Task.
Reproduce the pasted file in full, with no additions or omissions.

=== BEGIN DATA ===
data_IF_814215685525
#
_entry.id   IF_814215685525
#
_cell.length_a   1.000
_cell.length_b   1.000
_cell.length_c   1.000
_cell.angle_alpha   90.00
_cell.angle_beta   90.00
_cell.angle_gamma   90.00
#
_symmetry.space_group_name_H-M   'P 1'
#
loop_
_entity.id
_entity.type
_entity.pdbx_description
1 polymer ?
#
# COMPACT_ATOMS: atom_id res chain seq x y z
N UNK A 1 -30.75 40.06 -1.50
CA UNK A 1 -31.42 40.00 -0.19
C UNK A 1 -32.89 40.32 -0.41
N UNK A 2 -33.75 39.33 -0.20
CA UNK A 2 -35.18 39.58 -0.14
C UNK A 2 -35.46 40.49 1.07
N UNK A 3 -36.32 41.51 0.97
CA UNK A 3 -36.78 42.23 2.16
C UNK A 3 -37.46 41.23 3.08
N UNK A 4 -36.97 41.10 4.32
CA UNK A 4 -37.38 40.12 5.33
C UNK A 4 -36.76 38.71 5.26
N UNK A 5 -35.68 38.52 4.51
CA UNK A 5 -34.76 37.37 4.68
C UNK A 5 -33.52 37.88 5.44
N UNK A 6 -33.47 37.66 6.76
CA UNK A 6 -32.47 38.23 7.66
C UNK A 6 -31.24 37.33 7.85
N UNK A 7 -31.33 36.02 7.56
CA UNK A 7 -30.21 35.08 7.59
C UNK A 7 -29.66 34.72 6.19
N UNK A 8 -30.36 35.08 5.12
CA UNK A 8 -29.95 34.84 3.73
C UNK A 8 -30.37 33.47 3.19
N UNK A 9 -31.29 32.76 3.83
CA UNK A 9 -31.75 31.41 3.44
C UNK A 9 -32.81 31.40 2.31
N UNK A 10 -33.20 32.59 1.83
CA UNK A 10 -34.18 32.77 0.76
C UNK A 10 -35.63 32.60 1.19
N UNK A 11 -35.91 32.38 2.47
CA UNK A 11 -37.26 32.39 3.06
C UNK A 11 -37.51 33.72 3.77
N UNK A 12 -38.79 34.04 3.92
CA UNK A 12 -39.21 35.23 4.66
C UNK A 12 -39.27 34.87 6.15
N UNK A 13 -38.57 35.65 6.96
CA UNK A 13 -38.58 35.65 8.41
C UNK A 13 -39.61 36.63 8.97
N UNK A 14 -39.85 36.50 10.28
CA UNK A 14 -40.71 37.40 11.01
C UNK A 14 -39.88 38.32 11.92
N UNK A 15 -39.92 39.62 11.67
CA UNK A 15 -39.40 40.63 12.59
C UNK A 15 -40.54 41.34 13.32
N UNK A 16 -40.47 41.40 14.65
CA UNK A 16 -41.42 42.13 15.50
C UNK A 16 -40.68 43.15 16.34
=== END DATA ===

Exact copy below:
data_IF_814215685525
#
_entry.id   IF_814215685525
#
_cell.length_a   1.000
_cell.length_b   1.000
_cell.length_c   1.000
_cell.angle_alpha   90.00
_cell.angle_beta   90.00
_cell.angle_gamma   90.00
#
_symmetry.space_group_name_H-M   'P 1'
#
loop_
_entity.id
_entity.type
_entity.pdbx_description
1 polymer ?
#
# COMPACT_ATOMS: atom_id res chain seq x y z
N UNK A 1 -30.75 40.06 -1.50
CA UNK A 1 -31.42 40.00 -0.19
C UNK A 1 -32.89 40.32 -0.41
N UNK A 2 -33.75 39.33 -0.20
CA UNK A 2 -35.18 39.58 -0.14
C UNK A 2 -35.46 40.49 1.07
N UNK A 3 -36.32 41.51 0.97
CA UNK A 3 -36.78 42.23 2.16
C UNK A 3 -37.46 41.23 3.08
N UNK A 4 -36.97 41.10 4.32
CA UNK A 4 -37.38 40.12 5.33
C UNK A 4 -36.76 38.71 5.26
N UNK A 5 -35.68 38.52 4.51
CA UNK A 5 -34.76 37.37 4.68
C UNK A 5 -33.52 37.88 5.44
N UNK A 6 -33.47 37.66 6.76
CA UNK A 6 -32.47 38.23 7.66
C UNK A 6 -31.24 37.33 7.85
N UNK A 7 -31.33 36.02 7.56
CA UNK A 7 -30.21 35.08 7.59
C UNK A 7 -29.66 34.72 6.19
N UNK A 8 -30.36 35.08 5.12
CA UNK A 8 -29.95 34.84 3.73
C UNK A 8 -30.37 33.47 3.19
N UNK A 9 -31.29 32.76 3.83
CA UNK A 9 -31.75 31.41 3.44
C UNK A 9 -32.81 31.40 2.31
N UNK A 10 -33.20 32.59 1.83
CA UNK A 10 -34.18 32.77 0.76
C UNK A 10 -35.63 32.60 1.19
N UNK A 11 -35.91 32.38 2.47
CA UNK A 11 -37.26 32.39 3.06
C UNK A 11 -37.51 33.72 3.77
N UNK A 12 -38.79 34.04 3.92
CA UNK A 12 -39.21 35.23 4.66
C UNK A 12 -39.27 34.87 6.15
N UNK A 13 -38.57 35.65 6.96
CA UNK A 13 -38.58 35.65 8.41
C UNK A 13 -39.61 36.63 8.97
N UNK A 14 -39.85 36.50 10.28
CA UNK A 14 -40.71 37.40 11.01
C UNK A 14 -39.88 38.32 11.92
N UNK A 15 -39.92 39.62 11.67
CA UNK A 15 -39.40 40.63 12.59
C UNK A 15 -40.54 41.34 13.32
N UNK A 16 -40.47 41.40 14.65
CA UNK A 16 -41.42 42.13 15.50
C UNK A 16 -40.68 43.15 16.34